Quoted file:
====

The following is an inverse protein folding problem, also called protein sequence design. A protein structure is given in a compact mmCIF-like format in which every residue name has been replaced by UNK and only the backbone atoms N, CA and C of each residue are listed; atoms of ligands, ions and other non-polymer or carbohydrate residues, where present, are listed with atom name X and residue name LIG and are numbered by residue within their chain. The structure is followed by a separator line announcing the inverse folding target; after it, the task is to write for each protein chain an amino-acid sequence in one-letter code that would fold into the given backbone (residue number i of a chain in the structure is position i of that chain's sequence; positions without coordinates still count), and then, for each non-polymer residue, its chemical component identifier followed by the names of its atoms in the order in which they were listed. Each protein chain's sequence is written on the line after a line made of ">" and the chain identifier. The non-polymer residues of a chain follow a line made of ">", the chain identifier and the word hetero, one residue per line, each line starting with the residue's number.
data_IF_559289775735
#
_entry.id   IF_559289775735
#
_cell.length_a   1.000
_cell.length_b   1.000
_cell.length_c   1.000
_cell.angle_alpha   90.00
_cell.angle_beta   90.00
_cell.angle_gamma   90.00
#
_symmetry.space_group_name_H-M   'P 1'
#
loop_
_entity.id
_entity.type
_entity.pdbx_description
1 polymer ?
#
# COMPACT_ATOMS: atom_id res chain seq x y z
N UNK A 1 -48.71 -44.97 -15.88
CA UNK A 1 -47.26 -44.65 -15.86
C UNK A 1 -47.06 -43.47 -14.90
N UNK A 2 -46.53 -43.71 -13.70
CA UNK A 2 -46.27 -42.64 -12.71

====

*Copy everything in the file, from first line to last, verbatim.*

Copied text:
The following is an inverse protein folding problem, also called protein sequence design. A protein structure is given in a compact mmCIF-like format in which every residue name has been replaced by UNK and only the backbone atoms N, CA and C of each residue are listed; atoms of ligands, ions and other non-polymer or carbohydrate residues, where present, are listed with atom name X and residue name LIG and are numbered by residue within their chain. The structure is followed by a separator line announcing the inverse folding target; after it, the task is to write for each protein chain an amino-acid sequence in one-letter code that would fold into the given backbone (residue number i of a chain in the structure is position i of that chain's sequence; positions without coordinates still count), and then, for each non-polymer residue, its chemical component identifier followed by the names of its atoms in the order in which they were listed. Each protein chain's sequence is written on the line after a line made of ">" and the chain identifier. The non-polymer residues of a chain follow a line made of ">", the chain identifier and the word hetero, one residue per line, each line starting with the residue's number.
data_IF_559289775735
#
_entry.id   IF_559289775735
#
_cell.length_a   1.000
_cell.length_b   1.000
_cell.length_c   1.000
_cell.angle_alpha   90.00
_cell.angle_beta   90.00
_cell.angle_gamma   90.00
#
_symmetry.space_group_name_H-M   'P 1'
#
loop_
_entity.id
_entity.type
_entity.pdbx_description
1 polymer ?
#
# COMPACT_ATOMS: atom_id res chain seq x y z
N UNK A 1 -48.71 -44.97 -15.88
CA UNK A 1 -47.26 -44.65 -15.86
C UNK A 1 -47.06 -43.47 -14.90
N UNK A 2 -46.53 -43.71 -13.70
CA UNK A 2 -46.27 -42.64 -12.71